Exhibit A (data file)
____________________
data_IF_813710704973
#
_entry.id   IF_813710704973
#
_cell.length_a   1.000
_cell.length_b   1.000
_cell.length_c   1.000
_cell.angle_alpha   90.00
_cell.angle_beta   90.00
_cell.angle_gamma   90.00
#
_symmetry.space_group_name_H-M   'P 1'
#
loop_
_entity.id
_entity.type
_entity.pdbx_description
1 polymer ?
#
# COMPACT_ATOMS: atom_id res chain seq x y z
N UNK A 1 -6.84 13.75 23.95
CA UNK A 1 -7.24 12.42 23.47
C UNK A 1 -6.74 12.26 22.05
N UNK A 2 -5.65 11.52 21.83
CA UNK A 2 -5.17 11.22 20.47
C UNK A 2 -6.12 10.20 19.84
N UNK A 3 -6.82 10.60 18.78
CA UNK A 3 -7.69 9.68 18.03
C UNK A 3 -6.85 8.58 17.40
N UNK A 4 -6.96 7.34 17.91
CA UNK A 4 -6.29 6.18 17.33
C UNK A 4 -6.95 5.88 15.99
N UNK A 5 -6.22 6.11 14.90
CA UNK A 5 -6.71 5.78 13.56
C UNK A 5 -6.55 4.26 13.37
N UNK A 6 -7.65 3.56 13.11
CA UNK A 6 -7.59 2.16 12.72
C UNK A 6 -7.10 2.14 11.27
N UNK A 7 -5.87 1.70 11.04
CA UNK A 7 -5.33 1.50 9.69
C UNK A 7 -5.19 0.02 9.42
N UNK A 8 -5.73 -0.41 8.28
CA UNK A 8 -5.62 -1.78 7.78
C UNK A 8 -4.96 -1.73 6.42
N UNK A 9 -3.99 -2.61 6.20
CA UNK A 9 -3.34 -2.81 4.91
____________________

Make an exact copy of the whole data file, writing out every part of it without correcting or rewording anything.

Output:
data_IF_813710704973
#
_entry.id   IF_813710704973
#
_cell.length_a   1.000
_cell.length_b   1.000
_cell.length_c   1.000
_cell.angle_alpha   90.00
_cell.angle_beta   90.00
_cell.angle_gamma   90.00
#
_symmetry.space_group_name_H-M   'P 1'
#
loop_
_entity.id
_entity.type
_entity.pdbx_description
1 polymer ?
#
# COMPACT_ATOMS: atom_id res chain seq x y z
N UNK A 1 -6.84 13.75 23.95
CA UNK A 1 -7.24 12.42 23.47
C UNK A 1 -6.74 12.26 22.05
N UNK A 2 -5.65 11.52 21.83
CA UNK A 2 -5.17 11.22 20.47
C UNK A 2 -6.12 10.20 19.84
N UNK A 3 -6.82 10.60 18.78
CA UNK A 3 -7.69 9.68 18.03
C UNK A 3 -6.85 8.58 17.40
N UNK A 4 -6.96 7.34 17.91
CA UNK A 4 -6.29 6.18 17.33
C UNK A 4 -6.95 5.88 15.99
N UNK A 5 -6.22 6.11 14.90
CA UNK A 5 -6.71 5.78 13.56
C UNK A 5 -6.55 4.26 13.37
N UNK A 6 -7.65 3.56 13.11
CA UNK A 6 -7.59 2.16 12.72
C UNK A 6 -7.10 2.14 11.27
N UNK A 7 -5.87 1.70 11.04
CA UNK A 7 -5.33 1.50 9.69
C UNK A 7 -5.19 0.02 9.42
N UNK A 8 -5.73 -0.41 8.28
CA UNK A 8 -5.62 -1.78 7.78
C UNK A 8 -4.96 -1.73 6.42
N UNK A 9 -3.99 -2.61 6.20
CA UNK A 9 -3.34 -2.81 4.91